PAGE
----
Saturday, March 7, 2009

New Drugs, Old Drugs and Borrowed Drugs

I usually try to be nice to drug reps, unless they are really obnoxious, condescending, or try to tie me up when I'm obviously really busy. They're just people trying to do a job (one that I would not want). Some of them are nice and even thank me for my time, and jeez, how often does someone do that? I guess I'm just a sucker for anyone who even fakes respect for me.

I got a visit from the Kapidex rep last week. I mean, I felt bad for the guy even having to TRY and sell this stuff. This is the new R-isomer of Prevacid -- another example of the many 'new' drugs which take an existing drug and tweak it a little to make it sound brand new and different.
You take that existing drug and you market the isomer, prodrug or active metabolite and promote it as the next best thing, especially when the original drug is soon to go generic. And the company offers a discount card for $55 off on Kapidex -- so you know if they are knocking $55 OFF it already costs too much. You look at all the glossy literature and you think, this is an especially unfortunate waste of resources in these tough times. I mean, seriously? I can't wait to see the TV commercials.

The other one out there in the TV commercials now is Oracea, a "unique" formulation (ie. lower dose) of doxycyline, another drug that's been around since the Stone Age. They were even running an ad on my TIVO service. I don't see too much hope for a market share for either of these drugs -- insurances will give them the cold shoulder --- but we'll be forced to stock some eventually and then allow it to expire.

Speaking of old drugs, I'm interested to see if the FDA will pull Darvon and Darvocet-N products. I remember being told in pharmacy school that propoxyphene was a pretty mediocre analgesic with more risks than benefits and I've never been real excited to dispense it to anyone. We've already had a customer panicking on this one.....


Anonymous said...

What is your definition of expensive? Omeprazole is not on the $4 drug list at Wal-Mart and Prilosec OTC runs around $30 where I live. Granted, most plans have Omeprazole on Tier 1 of their formulary, but I would say if a company is offering $55 off for a drug that has a WAC price of $110.00 then I would say that would equal the cash price of an Omeprazole prescription with much better efficacy as well. My two cents.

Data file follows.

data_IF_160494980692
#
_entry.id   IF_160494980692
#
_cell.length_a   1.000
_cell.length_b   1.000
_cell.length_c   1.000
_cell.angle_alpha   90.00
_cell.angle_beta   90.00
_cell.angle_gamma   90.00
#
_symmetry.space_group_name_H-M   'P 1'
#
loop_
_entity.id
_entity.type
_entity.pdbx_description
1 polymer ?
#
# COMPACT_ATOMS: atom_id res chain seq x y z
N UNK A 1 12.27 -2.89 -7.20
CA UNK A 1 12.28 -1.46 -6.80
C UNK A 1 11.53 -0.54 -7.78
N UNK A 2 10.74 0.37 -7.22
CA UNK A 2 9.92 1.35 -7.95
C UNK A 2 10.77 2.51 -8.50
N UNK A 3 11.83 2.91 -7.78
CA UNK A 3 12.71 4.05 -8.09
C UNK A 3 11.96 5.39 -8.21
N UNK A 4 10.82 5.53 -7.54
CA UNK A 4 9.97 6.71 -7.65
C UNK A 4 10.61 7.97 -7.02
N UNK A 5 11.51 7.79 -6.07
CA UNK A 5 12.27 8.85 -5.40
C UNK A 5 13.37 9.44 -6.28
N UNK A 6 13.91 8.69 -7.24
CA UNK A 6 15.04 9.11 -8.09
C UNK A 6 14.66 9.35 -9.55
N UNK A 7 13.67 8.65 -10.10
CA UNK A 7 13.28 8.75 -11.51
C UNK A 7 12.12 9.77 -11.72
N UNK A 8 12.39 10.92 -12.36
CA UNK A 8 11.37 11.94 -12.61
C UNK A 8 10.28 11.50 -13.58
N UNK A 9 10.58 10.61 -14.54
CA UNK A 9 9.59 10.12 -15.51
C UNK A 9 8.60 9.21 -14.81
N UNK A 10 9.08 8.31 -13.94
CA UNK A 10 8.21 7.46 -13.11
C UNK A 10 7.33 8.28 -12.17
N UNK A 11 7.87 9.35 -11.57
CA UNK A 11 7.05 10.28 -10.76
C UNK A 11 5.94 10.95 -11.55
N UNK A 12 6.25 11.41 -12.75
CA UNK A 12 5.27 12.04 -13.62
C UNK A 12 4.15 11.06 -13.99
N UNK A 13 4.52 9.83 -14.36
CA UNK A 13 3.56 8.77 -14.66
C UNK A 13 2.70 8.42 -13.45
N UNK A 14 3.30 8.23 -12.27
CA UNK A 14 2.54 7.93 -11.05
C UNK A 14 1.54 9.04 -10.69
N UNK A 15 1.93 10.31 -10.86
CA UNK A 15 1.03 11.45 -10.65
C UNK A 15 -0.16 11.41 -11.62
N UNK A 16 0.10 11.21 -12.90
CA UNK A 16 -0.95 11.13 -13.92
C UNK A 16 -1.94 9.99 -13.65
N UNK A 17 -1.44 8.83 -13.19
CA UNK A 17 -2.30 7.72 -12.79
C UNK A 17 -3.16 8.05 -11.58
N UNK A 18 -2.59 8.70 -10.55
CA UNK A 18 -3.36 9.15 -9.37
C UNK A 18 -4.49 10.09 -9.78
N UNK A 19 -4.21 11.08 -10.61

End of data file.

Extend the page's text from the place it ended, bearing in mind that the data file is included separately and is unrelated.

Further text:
Anonymous said...

I rarely see a copay for generic omeprazole greater than $10. We also have generic Prilosec OTC for about 17.99/mo. These Kapidex savings cards expire after a year and can't be used if you have Medicare Part D, even in the coverage gap. It may be an attractive way to get people to try it, but sooner or later they are stuck with the bill. I know there are always people who swear by only one proton-pump inhibitor, it just seems to me we've got enough of these and the drug co. resources could be directed elsehere.

Anonymous said...

Find it hard to believe 'much better efficacy' (first posted response) of any PPI as the function is pretty standard.

The drug either works or it doesn't as a PPI--I mean, that's why the drug is prescribed (not multiple indications among various agents, nor any other site to inhibit production of digestive juices).

As for WAC and first tier, dinking around with specific insurance programs...what's the cash price, since Prilosec and some of the others are OTC?

I remember from pharmacy school in the late 70's how we'd get our (individual) panties in wads over FDA recognizing a 'new drug' and 'updating package inserts' and 'new indication'. Then, when I graduated and worked in a hospital that filled employee scripts (not on a special insurance--straight hospital drug price cost 'discount'), the physician for one of the retired laundryworker (and, we all know laundryworkers are highly paid in hospitals!) would write 'no substitute' for brand Lasix. It used to burn me up...her schizophrenic son--used to collect pop cans to sell the the aluminum company dutifully picked up her scripts every month. Well, the doc had his day when his daughter was 'retrieved' across straight lines for city office embezzlement on a grand scale.

Hopefully, 'two cents' is a pharmacist and is honest enough to be telling patients 'same diff'.

haidee said...

Question: I am not a pharmacist, but I have Rosacea and was recently prescribed Oracea. My insurance reimburses part of this so @ Target Pharmacy it's 209.88, and I get about 150 back -- what can I get my doctor to prescribe instead? It's a hefty bill monthly for us & times are tough....

Frantic Pharmacist said...

Oracea is a slow-release, low dose form of a tetracycline antibiotic called doxycycline. Doxycycline has been around for a long time and is available as a generic. There is no evidence right now that Oracea is any better. If you have never tried any medication for this condition before, ask your doctor if you can try a low dose of generic doxycycline -- you can break the tablets in half, and you might have to take it twice a day instead of once. There are also topical products to try like Metronidazole cream or gel, or Azelex cream. With your insurance, you may pay less for these. Oracea is an example of an old drug which has been formulated in a new way, and as such is very expensive because the company has a patent on this formula.